The fall of Rogers’ Chelsea Barracks scheme was not so much the cause of an enjoyable public row as the effect of a fundamental change in the way we do design
Much of the fuss about Chelsea Barracks has died down. A Labour luvvie aristo is not going to get the heir to the throne’s wrist slapped in a make-believe constitutional court because he lost a big contract. Local residents will get a chance of a decent scheme that sticks to the planners’ brief and feels like Chelsea instead of anywhere in the world. They should by rights get a say in what happens.
But there’s much more to Chelsea Barracks than a stand-off between expensive computer pictures of a glass-and-steel scheme and a quick napkin sketch of monolithic classical blocks. Perhaps we can peer through the fire and brimstone and see if there’s a bigger message out there.
Memories of the prince’s first foray into the architects’ closed shop still live on with the oldies. They’ve never forgiven him for letting public opinion into their exclusive world. But this version of “The Prince of Wales vs the Modernist Establishment” is quite different from the last time. The world has changed, the Prince of Wales has an active and knowledgeable Foundation, lots of quite well known architects don’t remember all that Hampton Court stuff (and don’t care), modernism has had a good second run in the New Labour wonderland, politics is a mess and the economy is a disaster. All these things have to be connected. You never step in the same river twice.
There may be a certain schadenfreude in seeing a big beast brought down, but are we seeing something more than a mega firm losing one of its many contracts?
Paternoster Square, the great hope from the last spat, bit the dust because the last big recession came along at just the wrong time. The plan survived but the traditional buildings were replaced by dreary right-on modernism. This time, when the dust settles, we’re likely to be coming out of a recession. In the meantime, traditional urbanism has become the only new thing in architecture that can really be called a movement. In America it’s called “new urbanism”, in the UK it’s sometimes called “sustainable urbanism” (what isn’t called “sustainable” nowadays?) and sometimes just “urbanism” (as a contrary to “urban design”).
This movement goes way beyond the small group of surviving traditionalist architects but it does share with them the glaringly obvious idea that the past might actually have some pretty good lessons for the future. It looks like this is going to have a big part to play in the way this all shakes down.
While there may be a certain schadenfreude in seeing a big beast brought down, are we seeing something more than a starchitect’s mega firm lose one of its many contracts? Can this in any way be connected with the cancellation of Foster’s Moscow skyscraper? Is there some relationship between this and the scrapping of Hadid’s Dubai Opera House? Is the disaster of Viñoly’s Colchester banana or Alsop’s ironically named and empty arts centre – The Public – going to convince strapped-for-cash public funders that they can’t keep splashing out taxpayers’ money on overbudget architects’ ego-trips?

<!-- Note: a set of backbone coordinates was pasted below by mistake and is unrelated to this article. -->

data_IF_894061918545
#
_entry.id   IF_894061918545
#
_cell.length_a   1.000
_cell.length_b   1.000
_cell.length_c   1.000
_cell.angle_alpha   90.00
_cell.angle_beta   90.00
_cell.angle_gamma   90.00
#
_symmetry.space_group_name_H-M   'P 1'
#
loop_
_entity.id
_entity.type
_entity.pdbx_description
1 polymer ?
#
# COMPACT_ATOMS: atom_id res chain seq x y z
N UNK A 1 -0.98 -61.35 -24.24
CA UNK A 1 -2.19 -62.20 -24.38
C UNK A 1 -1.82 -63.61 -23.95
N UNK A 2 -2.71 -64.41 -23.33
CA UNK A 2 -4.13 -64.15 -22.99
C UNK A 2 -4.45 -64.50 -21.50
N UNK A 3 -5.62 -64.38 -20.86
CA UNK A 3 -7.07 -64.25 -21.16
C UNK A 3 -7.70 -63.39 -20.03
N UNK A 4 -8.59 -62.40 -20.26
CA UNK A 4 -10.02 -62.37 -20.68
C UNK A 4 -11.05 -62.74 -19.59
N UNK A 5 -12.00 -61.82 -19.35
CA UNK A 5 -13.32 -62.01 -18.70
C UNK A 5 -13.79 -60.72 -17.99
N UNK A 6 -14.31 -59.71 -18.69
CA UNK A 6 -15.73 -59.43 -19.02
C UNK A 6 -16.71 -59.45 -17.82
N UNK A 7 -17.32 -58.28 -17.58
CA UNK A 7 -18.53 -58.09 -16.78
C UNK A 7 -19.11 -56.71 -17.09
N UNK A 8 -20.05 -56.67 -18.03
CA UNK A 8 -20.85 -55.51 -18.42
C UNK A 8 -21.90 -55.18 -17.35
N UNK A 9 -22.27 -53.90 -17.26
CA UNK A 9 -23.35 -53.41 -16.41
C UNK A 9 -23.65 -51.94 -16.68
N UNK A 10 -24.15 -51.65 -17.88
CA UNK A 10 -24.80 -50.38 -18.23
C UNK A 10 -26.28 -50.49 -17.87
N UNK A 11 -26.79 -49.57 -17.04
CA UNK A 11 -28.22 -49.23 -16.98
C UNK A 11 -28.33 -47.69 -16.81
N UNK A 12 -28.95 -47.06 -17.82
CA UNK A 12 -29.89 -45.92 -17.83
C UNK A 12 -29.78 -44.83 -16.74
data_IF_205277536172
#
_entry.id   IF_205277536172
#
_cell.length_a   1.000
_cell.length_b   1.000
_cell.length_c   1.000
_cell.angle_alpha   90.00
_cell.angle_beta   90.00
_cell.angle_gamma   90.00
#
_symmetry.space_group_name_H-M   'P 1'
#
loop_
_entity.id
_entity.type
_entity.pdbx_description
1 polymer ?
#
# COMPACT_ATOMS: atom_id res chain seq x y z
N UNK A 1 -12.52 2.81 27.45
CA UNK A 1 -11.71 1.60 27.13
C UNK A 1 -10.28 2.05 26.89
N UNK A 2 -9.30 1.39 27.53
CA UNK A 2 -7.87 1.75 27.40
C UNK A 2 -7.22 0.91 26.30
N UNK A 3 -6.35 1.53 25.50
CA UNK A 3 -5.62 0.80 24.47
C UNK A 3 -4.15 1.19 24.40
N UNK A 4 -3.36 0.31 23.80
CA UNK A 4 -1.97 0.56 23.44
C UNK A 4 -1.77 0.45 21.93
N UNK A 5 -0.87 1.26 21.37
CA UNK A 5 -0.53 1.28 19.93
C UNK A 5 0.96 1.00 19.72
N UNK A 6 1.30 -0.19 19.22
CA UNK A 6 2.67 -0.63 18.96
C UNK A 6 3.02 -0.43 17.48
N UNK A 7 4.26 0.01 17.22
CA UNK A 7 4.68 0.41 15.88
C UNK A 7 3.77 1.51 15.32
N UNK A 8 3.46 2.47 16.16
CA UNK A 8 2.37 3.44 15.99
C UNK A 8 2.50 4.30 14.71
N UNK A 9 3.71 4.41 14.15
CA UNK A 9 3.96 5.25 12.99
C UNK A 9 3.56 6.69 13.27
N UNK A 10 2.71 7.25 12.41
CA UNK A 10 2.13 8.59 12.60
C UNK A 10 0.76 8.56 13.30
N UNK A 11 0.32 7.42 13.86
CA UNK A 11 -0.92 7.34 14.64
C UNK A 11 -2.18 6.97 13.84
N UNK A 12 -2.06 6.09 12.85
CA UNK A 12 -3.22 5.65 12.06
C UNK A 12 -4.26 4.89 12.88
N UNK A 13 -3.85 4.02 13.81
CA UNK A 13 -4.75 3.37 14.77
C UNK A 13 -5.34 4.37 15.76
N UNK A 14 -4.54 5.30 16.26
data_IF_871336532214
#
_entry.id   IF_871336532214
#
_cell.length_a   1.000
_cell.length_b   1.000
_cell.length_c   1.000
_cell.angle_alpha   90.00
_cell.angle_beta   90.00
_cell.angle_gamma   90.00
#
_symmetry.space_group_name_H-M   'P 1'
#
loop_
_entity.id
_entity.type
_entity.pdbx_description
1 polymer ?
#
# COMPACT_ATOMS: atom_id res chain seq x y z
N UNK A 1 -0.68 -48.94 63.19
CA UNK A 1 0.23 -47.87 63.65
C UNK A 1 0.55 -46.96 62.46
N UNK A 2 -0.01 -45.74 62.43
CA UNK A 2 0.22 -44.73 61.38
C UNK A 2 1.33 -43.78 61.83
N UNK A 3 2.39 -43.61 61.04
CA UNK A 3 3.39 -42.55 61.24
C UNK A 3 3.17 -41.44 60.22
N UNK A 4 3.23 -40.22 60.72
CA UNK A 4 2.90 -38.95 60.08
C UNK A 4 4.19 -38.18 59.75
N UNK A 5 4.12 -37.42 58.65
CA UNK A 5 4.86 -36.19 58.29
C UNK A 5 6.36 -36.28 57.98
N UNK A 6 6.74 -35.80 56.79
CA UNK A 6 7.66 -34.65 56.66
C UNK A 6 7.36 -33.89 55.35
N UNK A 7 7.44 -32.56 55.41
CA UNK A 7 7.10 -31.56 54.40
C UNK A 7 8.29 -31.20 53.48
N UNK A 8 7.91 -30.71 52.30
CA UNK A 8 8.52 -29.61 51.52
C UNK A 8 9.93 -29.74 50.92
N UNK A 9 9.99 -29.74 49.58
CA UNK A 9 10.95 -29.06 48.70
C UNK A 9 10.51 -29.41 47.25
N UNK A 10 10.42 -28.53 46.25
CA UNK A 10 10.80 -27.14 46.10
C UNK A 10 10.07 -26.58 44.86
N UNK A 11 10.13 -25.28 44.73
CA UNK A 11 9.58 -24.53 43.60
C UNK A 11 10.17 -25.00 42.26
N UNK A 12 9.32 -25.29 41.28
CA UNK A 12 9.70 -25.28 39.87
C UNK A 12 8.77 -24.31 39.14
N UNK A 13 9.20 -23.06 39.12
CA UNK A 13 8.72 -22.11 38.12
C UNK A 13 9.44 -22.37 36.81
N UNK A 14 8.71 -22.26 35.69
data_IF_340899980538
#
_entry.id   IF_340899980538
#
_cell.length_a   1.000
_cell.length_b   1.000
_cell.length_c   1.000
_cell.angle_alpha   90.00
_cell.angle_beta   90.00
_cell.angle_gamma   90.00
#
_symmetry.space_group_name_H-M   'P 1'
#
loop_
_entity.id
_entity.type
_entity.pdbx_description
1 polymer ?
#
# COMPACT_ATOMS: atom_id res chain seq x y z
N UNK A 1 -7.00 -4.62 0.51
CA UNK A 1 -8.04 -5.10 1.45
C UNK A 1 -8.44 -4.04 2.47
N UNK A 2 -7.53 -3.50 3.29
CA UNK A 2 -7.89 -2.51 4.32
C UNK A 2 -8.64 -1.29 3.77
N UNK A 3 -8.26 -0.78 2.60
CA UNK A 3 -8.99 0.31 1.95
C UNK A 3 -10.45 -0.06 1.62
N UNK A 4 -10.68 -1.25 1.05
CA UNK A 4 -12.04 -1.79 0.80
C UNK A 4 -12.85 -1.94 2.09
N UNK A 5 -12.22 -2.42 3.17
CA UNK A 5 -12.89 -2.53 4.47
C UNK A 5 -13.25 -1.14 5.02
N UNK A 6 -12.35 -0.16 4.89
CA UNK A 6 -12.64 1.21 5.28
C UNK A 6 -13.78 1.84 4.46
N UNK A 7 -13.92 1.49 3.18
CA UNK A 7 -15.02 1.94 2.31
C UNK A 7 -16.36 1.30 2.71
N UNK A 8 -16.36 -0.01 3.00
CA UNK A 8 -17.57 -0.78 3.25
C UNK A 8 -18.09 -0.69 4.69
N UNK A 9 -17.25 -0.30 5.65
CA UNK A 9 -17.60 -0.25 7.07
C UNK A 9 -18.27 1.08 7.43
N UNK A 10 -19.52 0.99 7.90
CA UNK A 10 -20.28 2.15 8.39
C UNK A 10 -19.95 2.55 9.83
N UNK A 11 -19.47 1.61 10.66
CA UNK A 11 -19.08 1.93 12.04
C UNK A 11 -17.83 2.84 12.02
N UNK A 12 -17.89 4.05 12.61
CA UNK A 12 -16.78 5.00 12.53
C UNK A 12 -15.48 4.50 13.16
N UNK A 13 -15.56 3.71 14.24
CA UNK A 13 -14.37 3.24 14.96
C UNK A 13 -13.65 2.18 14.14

The way it’s going is that good places matter more than big names, and Chelsea Barracks, with all its publicity, could be the watershed
There may be life for starchitects for a few years yet as desert monarchs take time to catch up with the mood of the times, but the way it’s going is that good places matter more than big names, and Chelsea Barracks, with all its publicity, could be the watershed for the new era.
Is the humbling of Rogers going to signal a new dawn when just being famous is not going to be enough to allow you to drive over local people, and conspire with star-struck bureaucrats to flummox elected committees? One thing that hasn’t changed much since the eighties is public taste for architecture. There’s good research evidence for this and any cultural historian will tell you that fundamentals like this don’t change quickly.
Architects have been very clever at keeping the likes of Quinlan Terry out of the picture. The ancient lord even used his power and influence behind the scenes to try and do just this to Mr Terry (people in glass houses shouldn’t throw stones). At the same time they snuggle up to politicians and civil servants telling them that “what matters is quality not style”, which is really saying, “don’t tell us what style to use, we’ll do whatever we like and call it quality”. And in the New Labour wonderland, bureaucrats always win. Will the Conservative’s power-to-the-community agenda now stretch to design?
We don’t know how this will turn out. But even died-in-the-wool modernists aren’t coming out for Rogers’ design. Something’s in the air – and nothing will be the same again.
Robert Adam is director of Robert Adam Architects